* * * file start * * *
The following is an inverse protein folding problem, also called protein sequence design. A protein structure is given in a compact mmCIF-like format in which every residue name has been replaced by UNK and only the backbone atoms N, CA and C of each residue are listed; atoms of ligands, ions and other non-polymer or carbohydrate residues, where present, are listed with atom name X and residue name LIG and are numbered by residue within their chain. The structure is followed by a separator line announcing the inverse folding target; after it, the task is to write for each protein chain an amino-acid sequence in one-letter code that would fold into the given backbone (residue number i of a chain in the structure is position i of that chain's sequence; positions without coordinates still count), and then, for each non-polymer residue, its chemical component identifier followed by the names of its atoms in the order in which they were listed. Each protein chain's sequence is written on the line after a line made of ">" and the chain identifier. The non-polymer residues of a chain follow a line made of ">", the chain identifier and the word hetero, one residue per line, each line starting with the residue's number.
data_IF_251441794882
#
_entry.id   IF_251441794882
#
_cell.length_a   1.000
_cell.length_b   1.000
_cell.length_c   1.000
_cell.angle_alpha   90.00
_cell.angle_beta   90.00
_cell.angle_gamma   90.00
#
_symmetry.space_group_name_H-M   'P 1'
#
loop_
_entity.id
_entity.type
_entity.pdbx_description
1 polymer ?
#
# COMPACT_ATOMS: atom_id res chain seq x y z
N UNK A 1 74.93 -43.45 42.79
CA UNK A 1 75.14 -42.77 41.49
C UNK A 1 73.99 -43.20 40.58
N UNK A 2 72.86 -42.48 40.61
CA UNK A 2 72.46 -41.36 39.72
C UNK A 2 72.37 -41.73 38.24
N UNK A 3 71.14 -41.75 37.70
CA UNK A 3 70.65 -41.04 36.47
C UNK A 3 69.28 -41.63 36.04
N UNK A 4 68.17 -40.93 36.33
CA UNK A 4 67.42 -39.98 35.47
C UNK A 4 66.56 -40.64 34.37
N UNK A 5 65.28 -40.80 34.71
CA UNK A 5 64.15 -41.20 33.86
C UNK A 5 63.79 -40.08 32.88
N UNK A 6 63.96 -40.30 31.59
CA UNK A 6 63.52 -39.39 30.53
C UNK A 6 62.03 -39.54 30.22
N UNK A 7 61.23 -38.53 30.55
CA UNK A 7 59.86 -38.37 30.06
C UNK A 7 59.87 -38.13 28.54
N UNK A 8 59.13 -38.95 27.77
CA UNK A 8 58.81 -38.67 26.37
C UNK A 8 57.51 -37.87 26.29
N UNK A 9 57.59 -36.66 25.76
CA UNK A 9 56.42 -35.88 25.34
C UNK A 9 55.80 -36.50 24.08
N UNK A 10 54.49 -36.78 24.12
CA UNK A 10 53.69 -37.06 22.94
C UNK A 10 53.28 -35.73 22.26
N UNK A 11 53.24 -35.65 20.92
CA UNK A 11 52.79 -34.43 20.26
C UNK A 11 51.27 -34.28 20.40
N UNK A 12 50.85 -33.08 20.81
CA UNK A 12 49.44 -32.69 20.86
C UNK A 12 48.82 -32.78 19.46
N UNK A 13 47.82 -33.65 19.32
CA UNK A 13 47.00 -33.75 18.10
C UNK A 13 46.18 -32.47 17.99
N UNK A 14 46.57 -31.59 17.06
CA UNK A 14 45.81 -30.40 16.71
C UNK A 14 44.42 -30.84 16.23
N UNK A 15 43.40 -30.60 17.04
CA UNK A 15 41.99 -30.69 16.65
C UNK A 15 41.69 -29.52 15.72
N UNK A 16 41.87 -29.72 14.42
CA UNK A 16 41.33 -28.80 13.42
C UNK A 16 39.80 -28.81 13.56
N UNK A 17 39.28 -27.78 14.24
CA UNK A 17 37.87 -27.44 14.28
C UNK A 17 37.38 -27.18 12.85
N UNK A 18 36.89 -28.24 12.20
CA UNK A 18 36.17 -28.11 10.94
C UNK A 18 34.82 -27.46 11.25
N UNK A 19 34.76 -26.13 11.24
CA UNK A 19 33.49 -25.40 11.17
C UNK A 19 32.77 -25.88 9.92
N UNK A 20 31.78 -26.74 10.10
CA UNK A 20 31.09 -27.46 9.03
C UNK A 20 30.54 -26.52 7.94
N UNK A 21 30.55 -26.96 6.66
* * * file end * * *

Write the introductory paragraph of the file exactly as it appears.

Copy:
The following is an inverse protein folding problem, also called protein sequence design. A protein structure is given in a compact mmCIF-like format in which every residue name has been replaced by UNK and only the backbone atoms N, CA and C of each residue are listed; atoms of ligands, ions and other non-polymer or carbohydrate residues, where present, are listed with atom name X and residue name LIG and are numbered by residue within their chain. The structure is followed by a separator line announcing the inverse folding target; after it, the task is to write for each protein chain an amino-acid sequence in one-letter code that would fold into the given backbone (residue number i of a chain in the structure is position i of that chain's sequence; positions without coordinates still count), and then, for each non-polymer residue, its chemical component identifier followed by the names of its atoms in the order in which they were listed. Each protein chain's sequence is written on the line after a line made of ">" and the chain identifier. The non-polymer residues of a chain follow a line made of ">", the chain identifier and the word hetero, one residue per line, each line starting with the residue's number.